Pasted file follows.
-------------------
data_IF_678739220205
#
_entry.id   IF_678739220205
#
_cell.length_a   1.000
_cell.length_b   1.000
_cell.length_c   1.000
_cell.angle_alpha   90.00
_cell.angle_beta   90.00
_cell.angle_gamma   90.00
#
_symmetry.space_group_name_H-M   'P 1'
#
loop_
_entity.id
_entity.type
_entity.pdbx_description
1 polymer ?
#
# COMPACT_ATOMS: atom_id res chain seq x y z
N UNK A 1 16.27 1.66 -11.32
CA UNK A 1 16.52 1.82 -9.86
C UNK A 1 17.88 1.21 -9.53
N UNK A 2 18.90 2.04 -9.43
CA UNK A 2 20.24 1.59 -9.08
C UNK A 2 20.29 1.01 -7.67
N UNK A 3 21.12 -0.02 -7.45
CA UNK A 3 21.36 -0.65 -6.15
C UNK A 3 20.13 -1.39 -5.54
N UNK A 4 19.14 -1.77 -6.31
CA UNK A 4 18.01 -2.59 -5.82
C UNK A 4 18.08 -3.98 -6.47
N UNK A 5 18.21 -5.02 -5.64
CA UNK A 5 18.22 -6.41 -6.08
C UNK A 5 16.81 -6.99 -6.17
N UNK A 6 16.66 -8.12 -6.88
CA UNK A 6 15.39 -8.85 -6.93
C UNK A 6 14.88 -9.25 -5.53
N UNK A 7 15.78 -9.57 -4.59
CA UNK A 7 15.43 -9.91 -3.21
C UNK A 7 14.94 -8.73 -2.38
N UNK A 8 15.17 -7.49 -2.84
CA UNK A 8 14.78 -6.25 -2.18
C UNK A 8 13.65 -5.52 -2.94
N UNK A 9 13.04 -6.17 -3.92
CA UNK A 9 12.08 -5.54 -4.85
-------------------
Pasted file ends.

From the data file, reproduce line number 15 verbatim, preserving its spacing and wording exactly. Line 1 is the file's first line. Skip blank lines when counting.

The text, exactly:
_entity.id